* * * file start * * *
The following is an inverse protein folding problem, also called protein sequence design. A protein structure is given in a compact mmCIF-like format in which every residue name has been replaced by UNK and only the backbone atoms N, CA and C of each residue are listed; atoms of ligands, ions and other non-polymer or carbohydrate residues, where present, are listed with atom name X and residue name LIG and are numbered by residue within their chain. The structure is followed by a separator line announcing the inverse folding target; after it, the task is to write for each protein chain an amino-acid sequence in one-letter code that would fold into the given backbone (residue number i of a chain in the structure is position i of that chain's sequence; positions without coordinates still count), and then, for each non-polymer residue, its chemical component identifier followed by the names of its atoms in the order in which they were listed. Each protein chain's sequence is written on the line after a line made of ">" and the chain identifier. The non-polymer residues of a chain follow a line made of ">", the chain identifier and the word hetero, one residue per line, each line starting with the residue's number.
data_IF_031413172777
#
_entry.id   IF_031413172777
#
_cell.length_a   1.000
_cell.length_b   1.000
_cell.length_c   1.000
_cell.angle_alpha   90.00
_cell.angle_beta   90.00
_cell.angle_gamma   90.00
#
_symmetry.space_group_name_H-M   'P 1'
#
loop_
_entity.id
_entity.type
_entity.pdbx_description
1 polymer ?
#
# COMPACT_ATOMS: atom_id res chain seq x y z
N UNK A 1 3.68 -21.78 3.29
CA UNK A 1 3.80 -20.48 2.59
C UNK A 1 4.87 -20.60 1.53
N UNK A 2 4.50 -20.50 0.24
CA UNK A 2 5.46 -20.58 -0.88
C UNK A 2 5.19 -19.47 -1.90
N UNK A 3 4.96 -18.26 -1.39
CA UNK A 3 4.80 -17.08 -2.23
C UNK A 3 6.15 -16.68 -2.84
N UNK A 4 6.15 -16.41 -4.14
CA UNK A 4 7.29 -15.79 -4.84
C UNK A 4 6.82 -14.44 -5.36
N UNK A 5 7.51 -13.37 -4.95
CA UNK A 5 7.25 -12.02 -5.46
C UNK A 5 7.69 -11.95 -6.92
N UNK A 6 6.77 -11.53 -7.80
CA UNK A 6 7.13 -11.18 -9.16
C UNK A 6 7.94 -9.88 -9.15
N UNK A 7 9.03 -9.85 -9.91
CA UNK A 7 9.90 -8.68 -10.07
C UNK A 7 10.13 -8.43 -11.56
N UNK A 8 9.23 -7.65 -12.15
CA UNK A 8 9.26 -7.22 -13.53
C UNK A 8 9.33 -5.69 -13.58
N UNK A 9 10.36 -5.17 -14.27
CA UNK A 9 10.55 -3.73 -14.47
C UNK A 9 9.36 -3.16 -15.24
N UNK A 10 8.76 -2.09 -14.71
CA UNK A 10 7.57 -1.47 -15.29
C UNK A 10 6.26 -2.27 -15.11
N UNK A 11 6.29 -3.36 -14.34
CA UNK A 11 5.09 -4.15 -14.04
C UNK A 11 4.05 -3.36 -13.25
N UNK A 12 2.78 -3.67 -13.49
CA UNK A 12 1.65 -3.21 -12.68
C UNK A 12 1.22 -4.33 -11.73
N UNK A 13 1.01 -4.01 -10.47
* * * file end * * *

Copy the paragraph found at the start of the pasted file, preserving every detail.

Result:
The following is an inverse protein folding problem, also called protein sequence design. A protein structure is given in a compact mmCIF-like format in which every residue name has been replaced by UNK and only the backbone atoms N, CA and C of each residue are listed; atoms of ligands, ions and other non-polymer or carbohydrate residues, where present, are listed with atom name X and residue name LIG and are numbered by residue within their chain. The structure is followed by a separator line announcing the inverse folding target; after it, the task is to write for each protein chain an amino-acid sequence in one-letter code that would fold into the given backbone (residue number i of a chain in the structure is position i of that chain's sequence; positions without coordinates still count), and then, for each non-polymer residue, its chemical component identifier followed by the names of its atoms in the order in which they were listed. Each protein chain's sequence is written on the line after a line made of ">" and the chain identifier. The non-polymer residues of a chain follow a line made of ">", the chain identifier and the word hetero, one residue per line, each line starting with the residue's number.